Measurements of the Air Quality Index (AQI) are showing unhealthy levels of pollution in Bangkok, with regular ‘unhealthy’ readings for PM2.5, particularly dangerous particulates with a diameter of 2.5 micrometres or less, capable of penetrating the lungs and blood stream.
AQI readings for Bangkok for 2 pm on 15 January 2019
The government response has not been very effective, relying on temporary solutions to what seems to be a long-term problem rather than tackling the structural issues at root. The Bangkok Metropolitan Administration called in fire trucks and water trucks to spray water into the air around critical areas, such as Lumphini Park, to settle dust. It should be noted that these attempts were made especially at the sites of air quality monitoring stations. The BMA also said that they will spray water and clean roads around the city more frequently. Meanwhile, the Department of Royal Rainmaking and Agricultural Aviation has launched an operation to create artificial rain over the city, hoping that this will help improve the situation.
Urban air pollution issues are not unique to Bangkok. Many big cities around the world face similar problems, with the major source of man-made pollutants coming from the burning of fossil fuels, notably from car emissions. Many cities employ car control measures in order to keep pollution levels down.
London imposes fees for driving in the city centre, where its extensive bus and rail network renders the use of private cars unnecessary in most cases. The city also plans to phase out its diesel double-decker buses and replace them with electric ones and will require any new taxi to be zero emission in order to be licensed. Paris, like many other European cities, has designated many inner-city districts as car-free zones, and plans to ban all petrol vehicles by 2030. China, also facing high levels of air pollution in its major cities like Beijing, is tackling the sources of pollution by limiting the use of coal and controlling construction dust.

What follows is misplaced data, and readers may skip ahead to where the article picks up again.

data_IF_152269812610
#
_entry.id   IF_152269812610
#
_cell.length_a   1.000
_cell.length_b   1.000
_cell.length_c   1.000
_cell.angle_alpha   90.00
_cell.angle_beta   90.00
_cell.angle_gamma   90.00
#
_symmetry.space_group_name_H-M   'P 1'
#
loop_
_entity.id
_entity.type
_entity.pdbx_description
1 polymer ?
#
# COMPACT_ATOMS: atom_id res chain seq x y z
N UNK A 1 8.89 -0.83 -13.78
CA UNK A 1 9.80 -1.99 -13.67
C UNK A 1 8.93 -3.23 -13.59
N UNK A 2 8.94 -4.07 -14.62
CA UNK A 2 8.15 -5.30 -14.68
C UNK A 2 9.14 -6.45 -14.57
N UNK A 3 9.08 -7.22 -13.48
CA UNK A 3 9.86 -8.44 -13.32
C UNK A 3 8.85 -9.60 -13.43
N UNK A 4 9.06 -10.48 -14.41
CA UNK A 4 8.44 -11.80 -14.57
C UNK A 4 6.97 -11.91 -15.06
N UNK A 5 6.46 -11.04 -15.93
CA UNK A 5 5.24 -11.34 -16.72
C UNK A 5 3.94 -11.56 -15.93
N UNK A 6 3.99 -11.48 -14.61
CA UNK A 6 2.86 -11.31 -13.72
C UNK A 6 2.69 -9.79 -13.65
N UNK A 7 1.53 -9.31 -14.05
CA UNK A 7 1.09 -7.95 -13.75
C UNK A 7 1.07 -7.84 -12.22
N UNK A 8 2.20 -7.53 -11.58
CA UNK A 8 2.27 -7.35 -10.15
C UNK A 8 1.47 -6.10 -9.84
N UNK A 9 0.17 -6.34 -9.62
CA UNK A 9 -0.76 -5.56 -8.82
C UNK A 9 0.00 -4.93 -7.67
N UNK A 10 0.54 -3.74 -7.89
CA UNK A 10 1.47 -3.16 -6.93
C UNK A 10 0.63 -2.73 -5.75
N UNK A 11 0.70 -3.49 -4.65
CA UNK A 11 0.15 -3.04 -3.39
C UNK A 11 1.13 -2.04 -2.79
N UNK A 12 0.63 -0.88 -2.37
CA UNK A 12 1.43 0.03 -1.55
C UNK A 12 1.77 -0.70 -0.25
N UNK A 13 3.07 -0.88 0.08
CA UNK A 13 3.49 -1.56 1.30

Meanwhile, in Bangkok, the public are on self-help mode, relying on air quality monitoring applications and social media for information. People have been flocking to pharmacies in search of N95 masks, which according to the internet is the only way of protecting themselves from PM2.5 particulates. Demand has far outstripped supply, and N95 masks are nowhere to be found in the market, except in online stores. Bangkok Governor Aswin Kwanmuang ordered 10,000 N95 masks to be distributed to the public. This would help about 0.12% of the city’s population of over 8 million.
While the population of Seoul received official emergency alerts as its own pollution levels rose earlier this week, people in Bangkok rely on Facebook posts and messages from friends and family. The government seems to see this as a temporary problem, hoping that their ad hoc measures will solve the problem without them having to tackle any of the underlying structural issues. Bangkok’s public transport system also can no longer support the size of its population and any campaign to reduce car use is unlikely to succeed.
Mantra on facebook to chase the dust away
All people can do now is to turn to prayer and sarcasm. One Facebook post of a mantra to chase the dust away, written in the Pali language of the Buddhist scriptures, has gone viral with a thousand likes and shares. On 10th January, Prime Minister Prayut Chan-o-cha said that prayer worked against Tropical Storm Pabuk. Netizens have arranged an event on Facebook to pray the dust away for health - now with almost 3,000 participants who have clicked ‘join’. Some of them may truly be desperate believers, but prayer here is also a way of expressing defiance and a sarcastic message to a government has been so ineffective that relying on prayer is better than asking it for help.